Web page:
Here are a few definitions of the expressions used by researchers and communicated by the media:
What is a preprint?
A preprint is a paper written by researchers that has not yet undergone the standard process for publication in a scientific journal (revision, correction and peer review), which can sometimes be very lengthy. Preprints allow scientists to share research with each other in real time – in this case concerning the SARS-CoV-2 epidemic – and can be found on the Biorχiv and Medrχiv websites (which stand for Bio Archive et Med Archive, respectively).
In scientific documents such as patents, what does the term “inventor” mean?
In research, someone who discovers a virus, compound or geological deposit, for example, is designated as its “inventor”. The discovery is designated as the “invention”. In the case of the aforementioned 2004 patent, the designated “inventors” of SARS-CoV-1 that was responsible for SARS are the people who discovered and described it – they did not create it.
How are cases of COVID-19 defined?
The definition of suspected cases of COVID-19 changes with time and with the spread of the epidemic. The criteria also vary from one country to another. In France, the criteria established by its public health agency, Santé publique France, are regularly updated.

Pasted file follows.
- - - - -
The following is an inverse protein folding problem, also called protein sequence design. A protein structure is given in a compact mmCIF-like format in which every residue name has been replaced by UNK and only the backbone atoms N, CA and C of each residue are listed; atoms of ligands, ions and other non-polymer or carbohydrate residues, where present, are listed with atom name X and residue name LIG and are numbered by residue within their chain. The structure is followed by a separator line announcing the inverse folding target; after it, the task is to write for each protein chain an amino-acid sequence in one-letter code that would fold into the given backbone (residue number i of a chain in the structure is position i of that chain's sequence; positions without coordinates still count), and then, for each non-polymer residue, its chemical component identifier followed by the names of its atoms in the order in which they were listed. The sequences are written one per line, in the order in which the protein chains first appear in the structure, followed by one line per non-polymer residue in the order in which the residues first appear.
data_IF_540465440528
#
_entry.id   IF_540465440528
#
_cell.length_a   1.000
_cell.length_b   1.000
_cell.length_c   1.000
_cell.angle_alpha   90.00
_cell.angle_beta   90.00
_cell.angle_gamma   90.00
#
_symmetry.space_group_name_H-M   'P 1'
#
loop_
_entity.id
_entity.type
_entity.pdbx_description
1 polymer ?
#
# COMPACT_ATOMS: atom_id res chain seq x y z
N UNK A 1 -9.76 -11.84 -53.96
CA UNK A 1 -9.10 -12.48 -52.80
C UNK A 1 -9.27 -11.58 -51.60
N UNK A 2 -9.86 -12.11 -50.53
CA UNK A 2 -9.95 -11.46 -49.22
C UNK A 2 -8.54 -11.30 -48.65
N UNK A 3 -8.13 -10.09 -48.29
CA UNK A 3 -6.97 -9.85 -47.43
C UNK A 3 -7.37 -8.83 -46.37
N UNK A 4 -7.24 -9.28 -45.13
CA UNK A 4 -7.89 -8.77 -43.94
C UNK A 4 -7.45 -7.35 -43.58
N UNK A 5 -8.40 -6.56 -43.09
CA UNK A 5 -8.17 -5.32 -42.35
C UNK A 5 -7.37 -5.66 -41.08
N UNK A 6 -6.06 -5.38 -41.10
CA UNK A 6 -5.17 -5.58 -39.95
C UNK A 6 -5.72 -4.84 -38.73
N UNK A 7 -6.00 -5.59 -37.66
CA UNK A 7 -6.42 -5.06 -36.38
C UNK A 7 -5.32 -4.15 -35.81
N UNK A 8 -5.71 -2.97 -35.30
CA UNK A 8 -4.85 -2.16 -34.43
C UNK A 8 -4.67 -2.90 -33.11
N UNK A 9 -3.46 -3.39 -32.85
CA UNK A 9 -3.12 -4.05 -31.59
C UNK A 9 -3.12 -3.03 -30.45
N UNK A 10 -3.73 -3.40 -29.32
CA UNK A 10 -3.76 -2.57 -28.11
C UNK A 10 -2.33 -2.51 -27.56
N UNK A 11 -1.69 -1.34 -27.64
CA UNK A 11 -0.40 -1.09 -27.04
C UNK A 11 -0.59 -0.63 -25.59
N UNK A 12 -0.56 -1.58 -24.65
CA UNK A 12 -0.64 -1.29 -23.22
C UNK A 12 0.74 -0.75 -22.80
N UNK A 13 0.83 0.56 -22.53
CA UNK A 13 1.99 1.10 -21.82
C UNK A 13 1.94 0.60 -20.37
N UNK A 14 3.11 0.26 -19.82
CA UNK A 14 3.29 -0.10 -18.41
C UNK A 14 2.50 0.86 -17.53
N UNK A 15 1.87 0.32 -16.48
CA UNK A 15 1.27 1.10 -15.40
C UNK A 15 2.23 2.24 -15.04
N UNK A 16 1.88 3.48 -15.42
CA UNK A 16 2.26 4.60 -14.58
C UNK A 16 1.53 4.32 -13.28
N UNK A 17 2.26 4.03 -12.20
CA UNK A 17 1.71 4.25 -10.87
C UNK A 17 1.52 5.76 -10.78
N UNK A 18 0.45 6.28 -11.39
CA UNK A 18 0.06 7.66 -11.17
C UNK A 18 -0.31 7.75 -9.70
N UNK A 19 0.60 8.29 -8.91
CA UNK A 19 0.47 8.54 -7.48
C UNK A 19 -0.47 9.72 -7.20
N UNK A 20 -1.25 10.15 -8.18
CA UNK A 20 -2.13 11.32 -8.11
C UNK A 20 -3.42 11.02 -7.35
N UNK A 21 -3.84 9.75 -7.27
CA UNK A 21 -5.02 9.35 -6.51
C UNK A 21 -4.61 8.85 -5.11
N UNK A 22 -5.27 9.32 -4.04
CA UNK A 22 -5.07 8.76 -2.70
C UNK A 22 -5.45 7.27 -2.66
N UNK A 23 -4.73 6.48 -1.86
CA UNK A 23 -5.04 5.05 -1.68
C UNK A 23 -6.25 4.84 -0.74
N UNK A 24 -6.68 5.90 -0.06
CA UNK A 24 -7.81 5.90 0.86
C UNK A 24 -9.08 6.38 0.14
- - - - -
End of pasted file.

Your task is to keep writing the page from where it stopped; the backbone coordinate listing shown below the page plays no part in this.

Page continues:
Do I need to get a prescription for an antimalarial to fight coronavirus?
For the moment there has been no firm scientific validation as to the efficacy of chloroquine antimalarial treatment against coronavirus. The research mentioned in the press concerns a very small study whose methodological validity is controversial.
Although the possibility of being able to use safe, well-known and inexpensive antimalarial treatments in coronavirus patients is an interesting one, it is essential to have visibility over the data produced by clinical trials involving SARS-CoV-2 patients, published and therefore made accessible to the international scientific community.
A European clinical trial evaluating four experimental treatments for COVID-19 began on March 22, 2020. Coordinated by Inserm as part of the REACTing consortium, this trial will enroll at least 800 French patients with severe forms of COVID-19.
It must also be noted that taking any kind of medication is not without risk. Antimalarials can only be obtained on medical prescription.